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Apple's ResearchKit Targets Fitness, Healthcare Markets
Apple's ResearchKit is an open-source framework designed for the healthcare and fitness markets as a way to collect data and analyze larger groups of patients.
April 15, 2015
4 Min Read
<p align="left">Apple's ResearchKit</p>
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ResearchKit is designed to help doctors, other medical professionals, and scientists gather data more frequently and more accurately from participants using iPhone apps, and the software enables researchers to contribute to specific activity modules in the framework, like memory or gait testing.
Many of the apps built with ResearchKit will enable users to track their own data and potentially discover correlations between symptoms and daily actions, such as diet or exercise, and the platform lets users choose what studies they want to join.
Users are in control of what information they provide to which apps and can see the data they are sharing, and in an effort to address consumer privacy concerns, the company will never see the user's personal data.
The initial customizable modules address the most common elements found in research studies, namely surveys active tasks and participant consent.
Researchers can use the survey module to customize questions and answers for study participants to complete, while the active tasks module lets researchers gather more targeted data, such as motor activities, fitness, cognition and voice, for their study by inviting participants to perform activities that generate data using iPhone's advanced sensors.
The consent module lets researchers access a customizable virtual consent template that explains the details of the study.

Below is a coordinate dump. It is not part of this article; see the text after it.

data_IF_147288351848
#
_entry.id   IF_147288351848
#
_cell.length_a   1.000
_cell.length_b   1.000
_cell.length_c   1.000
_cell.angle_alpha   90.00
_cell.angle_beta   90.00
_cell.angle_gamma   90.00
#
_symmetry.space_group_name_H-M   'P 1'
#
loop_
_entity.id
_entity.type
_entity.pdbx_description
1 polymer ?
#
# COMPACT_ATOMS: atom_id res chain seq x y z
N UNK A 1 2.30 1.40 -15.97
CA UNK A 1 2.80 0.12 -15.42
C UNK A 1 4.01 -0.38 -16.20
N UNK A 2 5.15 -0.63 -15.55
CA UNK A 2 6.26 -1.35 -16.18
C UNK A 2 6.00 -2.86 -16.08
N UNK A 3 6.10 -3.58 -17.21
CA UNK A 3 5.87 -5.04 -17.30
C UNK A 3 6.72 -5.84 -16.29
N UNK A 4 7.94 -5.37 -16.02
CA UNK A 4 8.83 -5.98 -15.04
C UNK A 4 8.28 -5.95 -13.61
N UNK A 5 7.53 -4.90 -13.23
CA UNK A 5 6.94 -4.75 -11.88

In addition to obtaining participant signatures, the module also lets researchers include elements such as video segments explaining the study and an interactive quiz to confirm the participant's understanding.
The company noted that it's iPhone 5 and 5s, iPhone 6, iPhone 6 Plus, and the latest generation of iPod touch devices, all support ResearchKit apps.
Apps built with the framework can also access data from the iPhone's sensors, including the accelerometer, gyroscope, microphone, and GPS in order to gather data related to a participant's activity levels, motor impairments, or memory.
For instance, Parkinson mPower, developed by Sage Bionetworks in collaboration with University of Rochester and Beijing Institute of Geriatrics, helps track Parkinson's symptoms by recording activities using sensors in the phone, such as finger tapping, speaking and walking.
Another app, GlucoSuccess, helps diabetes sufferers keep track of health behaviors important for people with Type 2 diabetes such as physical activity, diet, and taking medicine.
In addition, ResearchKit can tap into the pool of data generated by HealthKit, a tool that allows health and fitness apps on the iPhone to work together -- provided the user gives consent.
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The launch of ResearchKit was one of several pieces of Apple new that trickled out this week. The first, and most important, is the Worldwide Developers Conference, which is set for June 8, and will feature new details on iOS and Mac OS X.
In addition, Apple has reportedly acquired Israeli tech company LinX, which specializes in technology that could improve cameras on mobile devices like notebooks and tablets.
"LinX cameras not only capture 2D images but also acquire very accurate depth information of the complete scene," according to the LinX website. "We allow Apps to freely use the 3D information captured by our camera to achieve amazing new features such as the ability to refocus an image after it has been captured, measurement of the true dimensions of objects, 3D object modeling and real time background replacement for video calls."
The Wall Street Journal reported Apple paid $20 million for the company, which it said Apple confirmed.
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About the Author(s)
Nathan Eddy is a freelance writer for InformationWeek. He has written for Popular Mechanics, Sales & Marketing Management Magazine, FierceMarkets, and CRN, among others. In 2012 he made his first documentary film, The Absent Column. He currently lives in Berlin.
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